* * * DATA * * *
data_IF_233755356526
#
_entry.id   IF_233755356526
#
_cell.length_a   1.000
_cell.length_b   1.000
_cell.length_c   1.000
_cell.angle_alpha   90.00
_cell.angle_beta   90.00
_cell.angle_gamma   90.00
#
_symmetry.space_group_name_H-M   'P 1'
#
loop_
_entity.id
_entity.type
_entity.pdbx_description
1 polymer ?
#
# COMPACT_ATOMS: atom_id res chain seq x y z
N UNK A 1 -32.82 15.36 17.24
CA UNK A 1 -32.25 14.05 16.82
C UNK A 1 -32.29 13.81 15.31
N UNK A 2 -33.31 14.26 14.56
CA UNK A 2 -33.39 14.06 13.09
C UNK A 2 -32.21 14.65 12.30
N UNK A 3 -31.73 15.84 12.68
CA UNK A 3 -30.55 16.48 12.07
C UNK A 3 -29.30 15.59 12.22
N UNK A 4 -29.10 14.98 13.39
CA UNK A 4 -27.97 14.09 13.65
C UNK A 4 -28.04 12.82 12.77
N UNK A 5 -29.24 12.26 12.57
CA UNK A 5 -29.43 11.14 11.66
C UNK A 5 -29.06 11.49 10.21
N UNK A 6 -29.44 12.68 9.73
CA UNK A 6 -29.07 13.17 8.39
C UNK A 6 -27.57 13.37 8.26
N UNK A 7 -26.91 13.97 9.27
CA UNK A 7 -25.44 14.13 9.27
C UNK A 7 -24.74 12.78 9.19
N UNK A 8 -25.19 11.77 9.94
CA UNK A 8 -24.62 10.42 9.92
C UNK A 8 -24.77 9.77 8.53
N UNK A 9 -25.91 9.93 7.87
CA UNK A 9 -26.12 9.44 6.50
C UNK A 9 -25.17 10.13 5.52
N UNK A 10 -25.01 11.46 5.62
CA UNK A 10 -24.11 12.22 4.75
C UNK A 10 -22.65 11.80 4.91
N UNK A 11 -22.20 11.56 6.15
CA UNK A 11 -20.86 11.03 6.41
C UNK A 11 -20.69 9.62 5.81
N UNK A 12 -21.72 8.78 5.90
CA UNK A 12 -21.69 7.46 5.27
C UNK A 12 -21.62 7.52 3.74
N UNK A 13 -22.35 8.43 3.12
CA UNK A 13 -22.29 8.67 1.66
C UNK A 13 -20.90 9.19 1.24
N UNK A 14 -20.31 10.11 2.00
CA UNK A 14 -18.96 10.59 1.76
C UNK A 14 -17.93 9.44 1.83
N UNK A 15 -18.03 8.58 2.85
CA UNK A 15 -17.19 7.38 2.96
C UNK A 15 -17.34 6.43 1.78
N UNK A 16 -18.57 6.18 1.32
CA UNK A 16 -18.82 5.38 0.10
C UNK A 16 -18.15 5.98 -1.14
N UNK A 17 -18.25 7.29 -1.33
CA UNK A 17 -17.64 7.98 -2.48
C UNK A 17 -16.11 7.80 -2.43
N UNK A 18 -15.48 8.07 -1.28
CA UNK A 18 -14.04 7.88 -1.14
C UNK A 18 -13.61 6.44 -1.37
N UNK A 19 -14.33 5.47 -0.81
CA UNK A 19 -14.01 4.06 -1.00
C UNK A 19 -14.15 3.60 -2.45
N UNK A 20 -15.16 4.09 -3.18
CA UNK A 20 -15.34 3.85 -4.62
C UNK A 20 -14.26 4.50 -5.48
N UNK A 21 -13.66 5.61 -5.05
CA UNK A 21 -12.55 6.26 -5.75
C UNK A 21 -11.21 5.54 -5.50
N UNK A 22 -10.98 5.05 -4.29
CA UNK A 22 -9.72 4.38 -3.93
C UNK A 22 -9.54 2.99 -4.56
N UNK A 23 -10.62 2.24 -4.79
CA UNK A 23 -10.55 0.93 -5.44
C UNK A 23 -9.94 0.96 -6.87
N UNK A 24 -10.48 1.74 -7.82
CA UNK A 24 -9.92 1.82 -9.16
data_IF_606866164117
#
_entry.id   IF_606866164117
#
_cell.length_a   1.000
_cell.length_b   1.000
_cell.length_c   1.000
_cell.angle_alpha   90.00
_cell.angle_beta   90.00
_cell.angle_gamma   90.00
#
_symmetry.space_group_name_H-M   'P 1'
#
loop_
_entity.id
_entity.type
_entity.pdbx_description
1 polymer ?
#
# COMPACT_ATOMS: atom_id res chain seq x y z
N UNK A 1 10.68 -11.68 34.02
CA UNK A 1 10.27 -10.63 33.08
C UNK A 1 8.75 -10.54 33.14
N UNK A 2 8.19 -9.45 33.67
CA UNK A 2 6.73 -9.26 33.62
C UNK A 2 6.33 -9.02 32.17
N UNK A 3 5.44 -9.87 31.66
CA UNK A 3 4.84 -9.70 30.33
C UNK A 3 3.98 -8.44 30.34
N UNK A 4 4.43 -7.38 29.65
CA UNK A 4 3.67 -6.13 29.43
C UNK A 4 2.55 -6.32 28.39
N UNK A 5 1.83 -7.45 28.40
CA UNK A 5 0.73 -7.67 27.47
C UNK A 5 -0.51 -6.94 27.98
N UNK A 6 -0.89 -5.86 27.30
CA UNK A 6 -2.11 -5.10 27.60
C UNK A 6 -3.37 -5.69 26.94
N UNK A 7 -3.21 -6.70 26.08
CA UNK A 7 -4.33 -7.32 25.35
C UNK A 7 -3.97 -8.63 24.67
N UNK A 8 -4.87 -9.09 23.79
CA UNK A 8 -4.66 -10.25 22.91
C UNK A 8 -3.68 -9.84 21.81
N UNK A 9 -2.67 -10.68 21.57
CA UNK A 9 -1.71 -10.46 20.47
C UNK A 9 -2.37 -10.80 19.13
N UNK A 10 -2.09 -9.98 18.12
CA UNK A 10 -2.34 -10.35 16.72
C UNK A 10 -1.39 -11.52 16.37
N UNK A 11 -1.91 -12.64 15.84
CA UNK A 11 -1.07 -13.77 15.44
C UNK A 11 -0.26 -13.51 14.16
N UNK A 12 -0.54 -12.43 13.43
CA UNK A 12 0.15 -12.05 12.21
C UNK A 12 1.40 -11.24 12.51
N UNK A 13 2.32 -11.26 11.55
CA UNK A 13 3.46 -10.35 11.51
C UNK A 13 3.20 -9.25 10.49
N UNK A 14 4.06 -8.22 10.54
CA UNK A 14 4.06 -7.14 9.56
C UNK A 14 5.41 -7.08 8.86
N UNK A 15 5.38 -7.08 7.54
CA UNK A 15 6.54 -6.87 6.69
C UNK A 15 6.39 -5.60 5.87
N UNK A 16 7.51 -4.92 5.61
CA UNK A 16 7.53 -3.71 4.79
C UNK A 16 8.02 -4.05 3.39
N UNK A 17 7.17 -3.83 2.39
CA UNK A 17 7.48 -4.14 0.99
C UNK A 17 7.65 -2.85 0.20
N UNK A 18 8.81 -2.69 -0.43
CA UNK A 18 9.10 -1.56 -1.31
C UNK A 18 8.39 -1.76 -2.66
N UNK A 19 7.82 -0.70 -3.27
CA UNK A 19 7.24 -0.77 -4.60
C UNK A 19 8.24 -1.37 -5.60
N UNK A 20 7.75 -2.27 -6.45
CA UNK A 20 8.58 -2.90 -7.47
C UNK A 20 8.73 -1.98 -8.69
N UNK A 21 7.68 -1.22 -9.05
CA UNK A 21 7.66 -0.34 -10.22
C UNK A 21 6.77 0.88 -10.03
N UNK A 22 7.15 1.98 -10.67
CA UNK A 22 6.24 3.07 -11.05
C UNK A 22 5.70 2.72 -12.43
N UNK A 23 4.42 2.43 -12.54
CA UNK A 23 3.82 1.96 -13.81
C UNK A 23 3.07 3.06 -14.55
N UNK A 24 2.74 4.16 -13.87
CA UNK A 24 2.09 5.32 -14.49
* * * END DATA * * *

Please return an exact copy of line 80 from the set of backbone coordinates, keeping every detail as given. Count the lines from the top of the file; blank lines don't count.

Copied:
C UNK A 20 -14.26 4.50 -5.48